On a course that suited his riding style, Frenchman Jerome Clementz used technical precision to win the Crankworx Rotorua Giant Toa Enduro, while Anne Caroline Chausson dominated the women's field.

Dubbed the race of champions, as it included 14 cycling world champions from a range of disciplines, round one of the Enduro World Series (EWS) mountain bike event was held in Rotorua yesterday.

Enduro is a popular discipline of mountain biking which combines aspects of downhill and cross country racing.

Each rider completed a series of trails in the Whakarewarewa Forest and on Mt Ngongotaha with their combined time giving them their final score.


It proved a challenging race, even for the best, with a carpet of slippery, unforgiving roots left in the wake of heavy rainfall.

"I managed to carry speed on all the stages and finish with the win, so it was a good surprise. I'm stoked and ready to party," said Clementz. "It's always good to start the series with a win. It's good for the confidence and for the points. I did what I wanted to do today."

With EWS world champion Jared Graves sidelined by a shoulder injury, Clementz held the lead consistently by riding smart, not pushing too hard and staying on his bike, ahead of rival Fabien BAREL (FRA).

Among the bigger stories of the day, New Zealand downhill rider Wyn Masters turned in an impressive third place finish in his first EWS race, a stunning result for a racer from outside the discipline.

"I think everyone had their issues somewhere out there today. It was pretty tough, so I'm happy and stoked to be on the podium," said Masters. "Stage one was my nemisis, but I still got second on that stage. It's the most physical because it's slow mud at the top and steep rooty corners on the way down, and it's full on - there's no way you can lose focus."

New Zealand riders had a strong presence in the race with three riders in the top 10, including Masters, fourth place finisher Justin Leov and Matt Walker in seventh.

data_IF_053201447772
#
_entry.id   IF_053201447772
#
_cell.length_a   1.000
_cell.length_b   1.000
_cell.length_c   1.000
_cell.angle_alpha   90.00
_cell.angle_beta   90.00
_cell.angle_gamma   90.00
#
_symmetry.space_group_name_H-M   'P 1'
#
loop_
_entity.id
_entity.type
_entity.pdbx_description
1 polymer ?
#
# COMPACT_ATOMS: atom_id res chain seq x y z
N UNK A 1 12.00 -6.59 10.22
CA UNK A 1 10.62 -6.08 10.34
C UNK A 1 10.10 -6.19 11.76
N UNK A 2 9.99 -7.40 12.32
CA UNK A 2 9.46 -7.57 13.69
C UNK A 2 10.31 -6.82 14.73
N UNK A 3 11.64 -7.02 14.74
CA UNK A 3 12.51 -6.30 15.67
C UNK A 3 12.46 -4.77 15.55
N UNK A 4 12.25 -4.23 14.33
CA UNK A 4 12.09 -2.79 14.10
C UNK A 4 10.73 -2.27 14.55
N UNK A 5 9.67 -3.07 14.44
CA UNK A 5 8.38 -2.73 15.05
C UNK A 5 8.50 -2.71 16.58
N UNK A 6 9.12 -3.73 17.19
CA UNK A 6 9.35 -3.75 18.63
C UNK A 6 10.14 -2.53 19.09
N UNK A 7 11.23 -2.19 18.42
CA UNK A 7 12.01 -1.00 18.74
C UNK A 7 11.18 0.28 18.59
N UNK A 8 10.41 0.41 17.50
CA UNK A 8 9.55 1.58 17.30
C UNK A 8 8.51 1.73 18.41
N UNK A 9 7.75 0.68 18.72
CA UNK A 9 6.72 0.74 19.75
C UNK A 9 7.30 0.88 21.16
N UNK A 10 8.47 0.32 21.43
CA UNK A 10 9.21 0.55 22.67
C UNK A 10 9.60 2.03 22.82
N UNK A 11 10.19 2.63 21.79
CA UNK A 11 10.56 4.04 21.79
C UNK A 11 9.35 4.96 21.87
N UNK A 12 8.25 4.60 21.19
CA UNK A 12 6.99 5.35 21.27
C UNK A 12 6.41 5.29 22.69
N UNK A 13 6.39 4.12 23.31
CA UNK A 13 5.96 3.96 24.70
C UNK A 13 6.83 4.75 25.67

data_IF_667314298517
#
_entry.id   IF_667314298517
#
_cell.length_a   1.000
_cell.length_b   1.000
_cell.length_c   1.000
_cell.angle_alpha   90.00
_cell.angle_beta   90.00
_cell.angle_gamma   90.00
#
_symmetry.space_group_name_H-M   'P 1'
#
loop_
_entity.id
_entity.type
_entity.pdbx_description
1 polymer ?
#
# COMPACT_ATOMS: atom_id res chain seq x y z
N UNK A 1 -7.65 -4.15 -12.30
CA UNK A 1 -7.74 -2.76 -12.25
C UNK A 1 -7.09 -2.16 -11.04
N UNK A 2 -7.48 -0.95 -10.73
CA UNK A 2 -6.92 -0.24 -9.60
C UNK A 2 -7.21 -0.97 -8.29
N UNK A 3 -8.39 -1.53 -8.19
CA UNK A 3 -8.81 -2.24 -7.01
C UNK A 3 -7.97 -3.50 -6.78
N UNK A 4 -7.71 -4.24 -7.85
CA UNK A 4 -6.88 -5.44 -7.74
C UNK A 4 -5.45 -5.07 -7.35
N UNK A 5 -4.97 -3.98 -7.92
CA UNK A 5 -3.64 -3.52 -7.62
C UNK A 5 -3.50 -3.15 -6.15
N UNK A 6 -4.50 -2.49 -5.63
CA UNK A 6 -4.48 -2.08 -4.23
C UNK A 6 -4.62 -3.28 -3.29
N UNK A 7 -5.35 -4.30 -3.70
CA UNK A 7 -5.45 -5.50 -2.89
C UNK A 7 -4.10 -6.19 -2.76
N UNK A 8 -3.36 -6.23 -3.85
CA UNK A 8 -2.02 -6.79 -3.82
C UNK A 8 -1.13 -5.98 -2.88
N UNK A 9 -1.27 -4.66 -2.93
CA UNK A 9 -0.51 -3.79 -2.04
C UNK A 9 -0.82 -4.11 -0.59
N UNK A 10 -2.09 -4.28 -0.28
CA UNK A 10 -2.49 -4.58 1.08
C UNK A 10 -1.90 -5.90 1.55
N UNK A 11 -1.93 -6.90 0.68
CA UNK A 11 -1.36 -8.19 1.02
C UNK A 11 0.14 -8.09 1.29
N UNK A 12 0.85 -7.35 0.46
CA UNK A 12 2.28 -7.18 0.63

For the women, Chausson (France) said it was a long day and a hard race, which simply challenged riders to stay on the bike.

"I had some good runs. I had some not so good runs. I made some mistakes, but no big crash. I'm really really happy. It's the first race of the season, so it's better to start the season with a win, I'm stoked," she said.

Tracey Moseley, 2014 Enduro World Series winner, was constantly on Chausson's tail. Describing it as a tough day to ride everything clean, she noted the crowd was a big factor in pulling the riders through, cheering at every stage of the carnage.


"To be fair, we've been scattered all around the forest and the crowd has found every awkward, horrible bit to go and cheer at - they got themselves into the most isolated spots and were loving it," she said.

Moseley finished second during the event.

Curtis Keene (USA) was among those to suffer the effects of the trail conditions, hitting his head and having to pull out. Alex Cure (FRA) had an amazing stage one, but a catastrophic mechanical in stage two, and Dan Atherton (GBR) was also forced to pull out.

The Giant Toa Enduro launched from Te Puia's Pohutu geyser, which exploded 30m into the air as the men's pro-division riders dropped in, a Maori haka warrior dance, having seen them off. Round two of the EWS will be held in Ireland on May 24.

1. Jerome CLEMENTZ (FRA) 35:20.46
2. Fabien BAREL (FRA) 35:33.19
3. Wyn MASTERS (NZL) 35:35.67
4. Justin LEOV (NZL) 35:36.70
5. Florian NICOLAI (FRA) 35:44.13

1. Anne Caroline CHAUSSON (FRA) 41:20.94
2. Tracy MOSELEY (GBR) 41:35.23
3. Cecile RAVANEL (FRA) 42:39.78
4. Anneke BEERTEN (NED) 44:45.68
5. Meggie BICHARD (GBR/NZL) 45:30.43